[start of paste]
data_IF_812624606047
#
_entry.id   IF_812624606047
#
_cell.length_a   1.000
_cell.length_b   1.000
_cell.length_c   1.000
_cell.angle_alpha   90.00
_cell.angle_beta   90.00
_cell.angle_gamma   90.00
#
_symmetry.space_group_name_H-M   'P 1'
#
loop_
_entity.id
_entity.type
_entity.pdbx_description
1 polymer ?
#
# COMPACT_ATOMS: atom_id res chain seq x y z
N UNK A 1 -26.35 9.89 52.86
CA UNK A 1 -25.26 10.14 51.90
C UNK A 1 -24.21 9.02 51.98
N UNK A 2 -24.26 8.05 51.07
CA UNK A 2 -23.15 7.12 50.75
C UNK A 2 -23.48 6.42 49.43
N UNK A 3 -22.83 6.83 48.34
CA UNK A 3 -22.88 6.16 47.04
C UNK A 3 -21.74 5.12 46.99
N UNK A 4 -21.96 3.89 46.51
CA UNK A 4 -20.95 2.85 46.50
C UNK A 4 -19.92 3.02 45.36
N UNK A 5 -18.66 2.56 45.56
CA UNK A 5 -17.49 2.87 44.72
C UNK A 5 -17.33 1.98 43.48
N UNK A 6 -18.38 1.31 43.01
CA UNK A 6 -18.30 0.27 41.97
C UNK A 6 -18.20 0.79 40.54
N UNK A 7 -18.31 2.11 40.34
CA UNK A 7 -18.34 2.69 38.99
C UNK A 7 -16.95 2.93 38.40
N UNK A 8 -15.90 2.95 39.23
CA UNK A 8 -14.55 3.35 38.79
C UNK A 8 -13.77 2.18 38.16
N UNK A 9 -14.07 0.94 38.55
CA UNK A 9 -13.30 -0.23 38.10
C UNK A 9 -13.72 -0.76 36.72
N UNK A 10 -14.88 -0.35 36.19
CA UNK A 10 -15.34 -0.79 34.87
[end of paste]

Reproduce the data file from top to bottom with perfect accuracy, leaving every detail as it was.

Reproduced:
data_IF_812624606047
#
_entry.id   IF_812624606047
#
_cell.length_a   1.000
_cell.length_b   1.000
_cell.length_c   1.000
_cell.angle_alpha   90.00
_cell.angle_beta   90.00
_cell.angle_gamma   90.00
#
_symmetry.space_group_name_H-M   'P 1'
#
loop_
_entity.id
_entity.type
_entity.pdbx_description
1 polymer ?
#
# COMPACT_ATOMS: atom_id res chain seq x y z
N UNK A 1 -26.35 9.89 52.86
CA UNK A 1 -25.26 10.14 51.90
C UNK A 1 -24.21 9.02 51.98
N UNK A 2 -24.26 8.05 51.07
CA UNK A 2 -23.15 7.12 50.75
C UNK A 2 -23.48 6.42 49.43
N UNK A 3 -22.83 6.83 48.34
CA UNK A 3 -22.88 6.16 47.04
C UNK A 3 -21.74 5.12 46.99
N UNK A 4 -21.96 3.89 46.51
CA UNK A 4 -20.95 2.85 46.50
C UNK A 4 -19.92 3.02 45.36
N UNK A 5 -18.66 2.56 45.56
CA UNK A 5 -17.49 2.87 44.72
C UNK A 5 -17.33 1.98 43.48
N UNK A 6 -18.38 1.31 43.01
CA UNK A 6 -18.30 0.27 41.97
C UNK A 6 -18.20 0.79 40.54
N UNK A 7 -18.31 2.11 40.34
CA UNK A 7 -18.34 2.69 38.99
C UNK A 7 -16.95 2.93 38.40
N UNK A 8 -15.90 2.95 39.23
CA UNK A 8 -14.55 3.35 38.79
C UNK A 8 -13.77 2.18 38.16
N UNK A 9 -14.07 0.94 38.55
CA UNK A 9 -13.30 -0.23 38.10
C UNK A 9 -13.72 -0.76 36.72
N UNK A 10 -14.88 -0.35 36.19
CA UNK A 10 -15.34 -0.79 34.87